Data collection continues to assess flightline environment

Danielle McKenzie-Smith, USAF School of Aerospace Medicine bioenvironmental engineer secures testing equipment on the flightline at Luke Air Force Base, Ariz., Sept. 20, 2017. McKenzie-Smith and the team strategically placed equipment to test chemicals, particle sizes and the distribution of particles in the air related  to the F-35A Lightning II program.  (U.S. Air Force photo/Airman 1st Class Caleb Worpel)

Danielle McKenzie-Smith, USAF School of Aerospace Medicine bioenvironmental engineer secures testing equipment on the flightline at Luke Air Force Base, Ariz., Sept. 20, 2017. McKenzie-Smith and the team strategically placed equipment to test chemicals, particle sizes and the distribution of particles in the air related to the F-35A Lightning II program. (U.S. Air Force photo/Airman 1st Class Caleb Worpel)

1st Lt. Kelsey Schafer, 711th Human Performance Wing mechanical engineer, checks measurements on a kestrel meter at Luke Air Force Base, Ariz., Sept. 20, 2017. Schafer and other team members from the USAF School of Aerospace Medicine visited Luke to collect samples to determine the air quality of Luke and the surrounding area for follow-up testing with the F-35A Lightning II program. (U.S. Air Force photo/Airman 1st Class Caleb Worpel)

1st Lt. Kelsey Schafer, 711th Human Performance Wing mechanical engineer, checks measurements on a kestrel meter at Luke Air Force Base, Ariz., Sept. 20, 2017. Schafer and other team members from the USAF School of Aerospace Medicine visited Luke to collect samples to determine the air quality of Luke and the surrounding area for follow-up testing with the F-35A Lightning II program. (U.S. Air Force photo/Airman 1st Class Caleb Worpel)

1st Lt. Emilee Senn, F-35 Joint Program Office life support engineer and Megan Steele, USAF School of Aerospace Medicine bioenvironmental engineer, annotate data from a kestrel meter at Luke Air Force Base, Ariz., Sept. 20, 2017. Senn and Steele worked together to record data for the F-35A Lightning II program and potential factors corresponding to the air quality of Luke and the surrounding area.   (U.S. Air Force photo/Airman 1st Class Caleb Worpel)

1st Lt. Emilee Senn, F-35 Joint Program Office life support engineer and Megan Steele, USAF School of Aerospace Medicine bioenvironmental engineer, annotate data from a kestrel meter at Luke Air Force Base, Ariz., Sept. 20, 2017. Senn and Steele worked together to record data for the F-35A Lightning II program and potential factors corresponding to the air quality of Luke and the surrounding area. (U.S. Air Force photo/Airman 1st Class Caleb Worpel)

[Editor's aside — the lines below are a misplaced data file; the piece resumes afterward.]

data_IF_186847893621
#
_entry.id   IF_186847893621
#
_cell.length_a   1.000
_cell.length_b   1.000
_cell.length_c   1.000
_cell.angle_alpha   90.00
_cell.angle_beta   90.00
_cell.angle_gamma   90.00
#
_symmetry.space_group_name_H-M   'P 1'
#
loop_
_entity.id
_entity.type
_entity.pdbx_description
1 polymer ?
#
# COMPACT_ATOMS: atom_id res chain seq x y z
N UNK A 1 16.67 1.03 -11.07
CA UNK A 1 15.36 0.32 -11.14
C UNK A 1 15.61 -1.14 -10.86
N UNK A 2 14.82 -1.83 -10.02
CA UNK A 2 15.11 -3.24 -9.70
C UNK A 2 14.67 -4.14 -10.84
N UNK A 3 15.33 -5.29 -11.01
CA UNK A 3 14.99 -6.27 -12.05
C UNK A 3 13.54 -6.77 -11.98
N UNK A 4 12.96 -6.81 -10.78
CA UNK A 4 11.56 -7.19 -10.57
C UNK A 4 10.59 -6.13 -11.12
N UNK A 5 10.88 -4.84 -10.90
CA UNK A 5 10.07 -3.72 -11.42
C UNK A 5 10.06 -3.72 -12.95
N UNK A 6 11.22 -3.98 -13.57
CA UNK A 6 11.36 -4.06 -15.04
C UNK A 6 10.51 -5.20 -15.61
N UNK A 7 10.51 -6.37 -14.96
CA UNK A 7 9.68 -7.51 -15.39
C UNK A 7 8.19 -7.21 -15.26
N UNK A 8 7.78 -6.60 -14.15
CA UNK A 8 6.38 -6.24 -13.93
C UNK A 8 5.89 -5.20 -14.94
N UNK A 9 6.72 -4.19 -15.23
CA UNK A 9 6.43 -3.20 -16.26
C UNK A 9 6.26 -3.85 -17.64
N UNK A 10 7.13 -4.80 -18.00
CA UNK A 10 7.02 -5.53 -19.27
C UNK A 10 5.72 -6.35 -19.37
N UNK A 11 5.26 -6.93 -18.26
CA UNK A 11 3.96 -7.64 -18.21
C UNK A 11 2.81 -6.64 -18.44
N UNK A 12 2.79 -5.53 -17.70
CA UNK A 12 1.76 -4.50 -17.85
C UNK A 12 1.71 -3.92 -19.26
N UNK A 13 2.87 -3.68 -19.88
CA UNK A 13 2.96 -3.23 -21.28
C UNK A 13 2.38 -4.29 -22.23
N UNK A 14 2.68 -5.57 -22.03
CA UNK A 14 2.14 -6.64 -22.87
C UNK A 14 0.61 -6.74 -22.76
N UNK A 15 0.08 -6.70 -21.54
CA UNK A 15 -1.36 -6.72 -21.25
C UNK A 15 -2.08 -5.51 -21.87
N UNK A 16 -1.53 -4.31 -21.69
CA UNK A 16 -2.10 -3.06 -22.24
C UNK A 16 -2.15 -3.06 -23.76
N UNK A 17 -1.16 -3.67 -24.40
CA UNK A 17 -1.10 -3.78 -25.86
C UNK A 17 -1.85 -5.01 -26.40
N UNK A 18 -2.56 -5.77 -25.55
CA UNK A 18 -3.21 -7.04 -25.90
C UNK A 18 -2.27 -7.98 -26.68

Members of Team Luke and Airmen from the USAF School of Aerospace Medicine relocated equipment on the flightline to perform air quality testing at Luke Air Force Base, Ariz., Sept. 20, 2017. The team members from the USAF School of Aerospace Medicine visited Luke for follow-up testing related to the F-35A Lightning II program. (U.S. Air Force photo/Airman 1st Class Caleb Worpel)

Members of Team Luke and Airmen from the USAF School of Aerospace Medicine relocated equipment on the flightline to perform air quality testing at Luke Air Force Base, Ariz., Sept. 20, 2017. The team members from the USAF School of Aerospace Medicine visited Luke for follow-up testing related to the F-35A Lightning II program. (U.S. Air Force photo/Airman 1st Class Caleb Worpel)

LUKE AIR FORCE BASE, Ariz. -- Members of Team Luke and Wright-Patterson’s USAF School of Aerospace Medicine conducted a second set of assessments the week of Sept. 18th, this time focusing on air quality on the flightline supporting the F-35A Lightning II program at the 56th Fighter Wing.

USAFSAM is conducting a series of tests to gain a better understanding of the environmental factors pilots, maintainers and any other personnel associated with the F-35A program are exposed to –whether in the air or on the ground.

This was the second time in the past month that team members from USAFSAM visited Luke to perform tests. In late August, the team spent a week performing similar tests focused on heat stress and exposure, specifically for maintainers on the flightline.

The most recent visit was a follow-up to the initial tests as well as an opportunity for new experiments on different variables.

“We are out here to collect baseline data of the air quality to characterize what is exactly in the air,” said Danielle McKenzie-Smith, USAFSAM bioenvironmental engineer. “Collecting baseline data during normal operations gives us a better comparison as we get more in depth with our research. We are testing for chemicals, particle sizes and the distribution of particles in the air to see if Luke and the surrounding region has unique conditions related to these incidents.”

After each F-35 launch, the team checked and downloaded data from several sets of instruments which were strategically placed on the flightline.

“We are trying to focus on creating very robust and strategic sampling plans so that the data we collect is valid,” explained Steele.

The team spent a total of three days collecting samples. Steele explained there is a tentative schedule to continue testing in a multitude of weather conditions into the future.

The 56th Fighter Wing will be home to the largest number of F-35As in the future with 144 on the ramp by 2022. As we build future of airpower through the production of pilots and maintainers, taking care of Airmen is our number one priority.